Regulation stifles innovation as firms walk claims tightrope

By Elaine Watson

- Last updated on GMT

Related tags: Health claims, New product development, European commission, European union

Risk-averse firms are loath to commit to New Product development in uncertain climate

Regulatory uncertainty is now proving a bigger barrier to innovation in healthy foods than the weak economy, according to leading ingredients suppliers.

Beneo Group has pumped millions of euros into scientific research to explore the benefits of ingredients including inulin, oligofructose and isomaltulose in recent years.

However, many manufacturers are unwilling to commit resources to new product development projects using these ingredients until there is clarity over which, if any, health claims they would be allowed to make in Europe, said Beneo Orafti marketing and communication manager Tim Van der Schraelen. "The problem is not just about the health claims assessment process and whether claims will be approved or not, it's the lack of clarity over the timetable [for implementation of the EU health claims Regulation]."

He added: "We can't even tell customers when the European Food Safety Authority will judge our claims, and there is also confusion over transition periods and whether approved claims should be adopted by the European Commission (EC) in batches or all in one go."

While claims should be supported by sound science, he said, the fact so few had made the grade was worrying. "Longer term, I think this is really going to damage innovation in Europe. It's also bad for consumers because they want innovation in healthy foods, but manufacturers are becoming even more conservative and risk averse because of this Regulation."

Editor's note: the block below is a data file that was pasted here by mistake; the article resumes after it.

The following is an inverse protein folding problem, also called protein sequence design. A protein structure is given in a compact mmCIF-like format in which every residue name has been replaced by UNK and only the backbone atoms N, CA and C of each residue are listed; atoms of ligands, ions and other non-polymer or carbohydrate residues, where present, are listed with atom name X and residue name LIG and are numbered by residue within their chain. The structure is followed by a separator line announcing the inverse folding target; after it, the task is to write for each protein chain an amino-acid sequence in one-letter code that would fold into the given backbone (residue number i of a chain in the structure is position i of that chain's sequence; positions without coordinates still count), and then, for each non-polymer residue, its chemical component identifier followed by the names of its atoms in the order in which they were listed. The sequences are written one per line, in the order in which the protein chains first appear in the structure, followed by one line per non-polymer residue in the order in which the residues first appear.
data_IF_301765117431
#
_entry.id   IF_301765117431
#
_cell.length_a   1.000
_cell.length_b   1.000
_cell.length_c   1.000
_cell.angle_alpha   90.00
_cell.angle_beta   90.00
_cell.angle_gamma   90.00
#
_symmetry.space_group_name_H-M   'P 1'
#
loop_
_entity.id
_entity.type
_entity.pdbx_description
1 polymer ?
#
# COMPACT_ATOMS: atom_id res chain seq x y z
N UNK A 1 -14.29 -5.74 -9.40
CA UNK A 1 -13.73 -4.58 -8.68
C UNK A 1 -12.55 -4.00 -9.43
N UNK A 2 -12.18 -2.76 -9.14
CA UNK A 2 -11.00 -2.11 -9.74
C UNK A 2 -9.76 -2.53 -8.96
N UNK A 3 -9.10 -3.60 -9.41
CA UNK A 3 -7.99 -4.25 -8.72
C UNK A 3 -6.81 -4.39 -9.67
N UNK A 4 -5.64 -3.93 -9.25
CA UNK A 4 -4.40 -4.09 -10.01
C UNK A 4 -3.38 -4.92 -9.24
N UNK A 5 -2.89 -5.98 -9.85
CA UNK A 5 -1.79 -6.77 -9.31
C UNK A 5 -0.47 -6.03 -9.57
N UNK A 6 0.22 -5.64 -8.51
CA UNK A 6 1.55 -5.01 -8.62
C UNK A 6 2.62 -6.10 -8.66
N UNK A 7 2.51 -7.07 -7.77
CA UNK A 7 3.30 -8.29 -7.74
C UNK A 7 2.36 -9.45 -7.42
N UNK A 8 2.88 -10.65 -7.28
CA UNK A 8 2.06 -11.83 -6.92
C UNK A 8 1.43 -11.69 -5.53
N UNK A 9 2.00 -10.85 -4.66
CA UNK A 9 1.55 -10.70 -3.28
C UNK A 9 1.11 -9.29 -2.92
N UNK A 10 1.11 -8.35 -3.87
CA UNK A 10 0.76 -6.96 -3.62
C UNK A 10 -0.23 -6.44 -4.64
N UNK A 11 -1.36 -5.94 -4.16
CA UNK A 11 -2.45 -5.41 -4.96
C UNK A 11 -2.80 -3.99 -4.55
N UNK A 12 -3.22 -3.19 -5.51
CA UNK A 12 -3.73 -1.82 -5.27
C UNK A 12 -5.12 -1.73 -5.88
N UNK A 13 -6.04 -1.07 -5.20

Meanwhile, the EC has confirmed that no further progress has been made on establishing the nutrient profiling system that will define the conditions under which health claims can be made. A spokeswoman from the EC said: "There is nothing new on this front. It will now depend on the new Commissioner exactly how things proceed."

The marketing manager at one leading supplier, which makes bioactive ingredients for foods and supplements, said uncertainty about health claims was a bigger barrier to progress than economic uncertainty. "The economy is picking up, but companies are reluctant to commit time and money to developing products built around health claims they do not know whether they will be able to make."

Patrick Coppens at Brussels-based food law consultancy EAS, said: "This is not a good atmosphere for innovation. There is also no clarity about transition periods: if a claim is officially rejected, how long do you have before you must remove it from the market?"

The second batch of 'article 13.1' health claims opinions will be published at the end of February.

Related topics: Legal

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